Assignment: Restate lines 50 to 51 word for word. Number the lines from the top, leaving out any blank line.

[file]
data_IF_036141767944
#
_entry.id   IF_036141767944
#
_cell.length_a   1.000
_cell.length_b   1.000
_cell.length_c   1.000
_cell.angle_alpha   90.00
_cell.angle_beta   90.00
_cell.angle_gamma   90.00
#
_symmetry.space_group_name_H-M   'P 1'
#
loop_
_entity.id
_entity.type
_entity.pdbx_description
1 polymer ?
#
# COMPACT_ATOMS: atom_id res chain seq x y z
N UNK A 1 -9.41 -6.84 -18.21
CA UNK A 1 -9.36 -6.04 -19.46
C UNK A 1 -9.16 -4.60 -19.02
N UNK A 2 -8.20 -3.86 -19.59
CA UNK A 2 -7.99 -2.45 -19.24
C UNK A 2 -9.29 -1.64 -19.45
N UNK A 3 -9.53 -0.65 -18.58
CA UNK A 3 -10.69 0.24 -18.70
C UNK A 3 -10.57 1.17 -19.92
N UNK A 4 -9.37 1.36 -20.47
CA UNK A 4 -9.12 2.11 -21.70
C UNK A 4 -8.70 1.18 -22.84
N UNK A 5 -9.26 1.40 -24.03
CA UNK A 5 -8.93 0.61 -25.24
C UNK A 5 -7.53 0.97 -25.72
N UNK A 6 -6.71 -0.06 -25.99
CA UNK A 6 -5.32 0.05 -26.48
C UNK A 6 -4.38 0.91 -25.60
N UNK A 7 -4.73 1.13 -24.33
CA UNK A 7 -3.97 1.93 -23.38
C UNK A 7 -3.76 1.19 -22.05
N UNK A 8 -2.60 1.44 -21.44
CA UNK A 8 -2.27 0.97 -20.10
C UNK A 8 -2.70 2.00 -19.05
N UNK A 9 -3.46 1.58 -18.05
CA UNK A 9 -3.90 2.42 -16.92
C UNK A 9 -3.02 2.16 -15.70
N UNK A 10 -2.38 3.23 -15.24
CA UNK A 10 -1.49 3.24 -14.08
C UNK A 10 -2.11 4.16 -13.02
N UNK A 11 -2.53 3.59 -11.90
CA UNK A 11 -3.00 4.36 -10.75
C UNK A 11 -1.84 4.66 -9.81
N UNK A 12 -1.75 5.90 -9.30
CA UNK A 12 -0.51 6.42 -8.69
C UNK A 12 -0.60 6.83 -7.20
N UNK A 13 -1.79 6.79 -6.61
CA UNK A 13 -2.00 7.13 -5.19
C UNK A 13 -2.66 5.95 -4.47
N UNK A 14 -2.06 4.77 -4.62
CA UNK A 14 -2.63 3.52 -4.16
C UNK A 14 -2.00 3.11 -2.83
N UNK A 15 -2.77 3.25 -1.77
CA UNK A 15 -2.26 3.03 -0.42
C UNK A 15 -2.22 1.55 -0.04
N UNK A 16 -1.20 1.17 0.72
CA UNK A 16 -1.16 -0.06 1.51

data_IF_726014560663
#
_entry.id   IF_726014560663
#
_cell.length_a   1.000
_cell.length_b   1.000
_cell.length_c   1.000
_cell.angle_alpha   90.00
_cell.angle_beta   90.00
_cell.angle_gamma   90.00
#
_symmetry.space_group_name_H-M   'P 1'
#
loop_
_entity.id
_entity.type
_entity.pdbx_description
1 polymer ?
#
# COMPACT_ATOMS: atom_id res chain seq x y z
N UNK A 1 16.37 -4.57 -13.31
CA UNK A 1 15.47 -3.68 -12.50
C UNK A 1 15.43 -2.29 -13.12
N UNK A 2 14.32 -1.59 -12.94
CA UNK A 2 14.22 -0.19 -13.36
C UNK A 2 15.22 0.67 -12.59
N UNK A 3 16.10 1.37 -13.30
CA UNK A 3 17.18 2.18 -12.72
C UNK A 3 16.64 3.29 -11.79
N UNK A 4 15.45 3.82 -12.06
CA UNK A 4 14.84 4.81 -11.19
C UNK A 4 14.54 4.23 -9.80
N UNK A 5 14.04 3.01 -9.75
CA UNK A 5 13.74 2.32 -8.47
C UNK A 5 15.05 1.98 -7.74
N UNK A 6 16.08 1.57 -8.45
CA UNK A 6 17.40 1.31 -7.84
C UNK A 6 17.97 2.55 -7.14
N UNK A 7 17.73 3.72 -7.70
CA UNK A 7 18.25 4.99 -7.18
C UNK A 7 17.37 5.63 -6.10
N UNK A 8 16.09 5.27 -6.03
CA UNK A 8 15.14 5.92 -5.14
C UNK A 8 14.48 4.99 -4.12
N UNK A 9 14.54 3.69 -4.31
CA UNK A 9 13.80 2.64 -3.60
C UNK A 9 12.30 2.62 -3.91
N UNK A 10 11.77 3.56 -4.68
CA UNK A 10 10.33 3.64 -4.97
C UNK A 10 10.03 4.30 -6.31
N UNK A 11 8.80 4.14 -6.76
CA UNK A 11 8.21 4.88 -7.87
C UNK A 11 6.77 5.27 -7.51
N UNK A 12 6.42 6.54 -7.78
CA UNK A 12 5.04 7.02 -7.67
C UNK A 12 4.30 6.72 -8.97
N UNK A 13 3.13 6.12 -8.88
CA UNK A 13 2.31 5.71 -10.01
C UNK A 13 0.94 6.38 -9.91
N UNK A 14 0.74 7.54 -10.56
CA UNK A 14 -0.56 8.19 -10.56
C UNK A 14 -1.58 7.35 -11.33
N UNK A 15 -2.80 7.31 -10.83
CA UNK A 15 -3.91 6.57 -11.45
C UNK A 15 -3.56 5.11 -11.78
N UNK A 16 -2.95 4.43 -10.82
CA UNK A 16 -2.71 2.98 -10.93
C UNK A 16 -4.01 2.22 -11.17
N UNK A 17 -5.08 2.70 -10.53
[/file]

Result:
C UNK A 10 -2.11 4.16 -13.02
N UNK A 11 -2.53 3.59 -11.90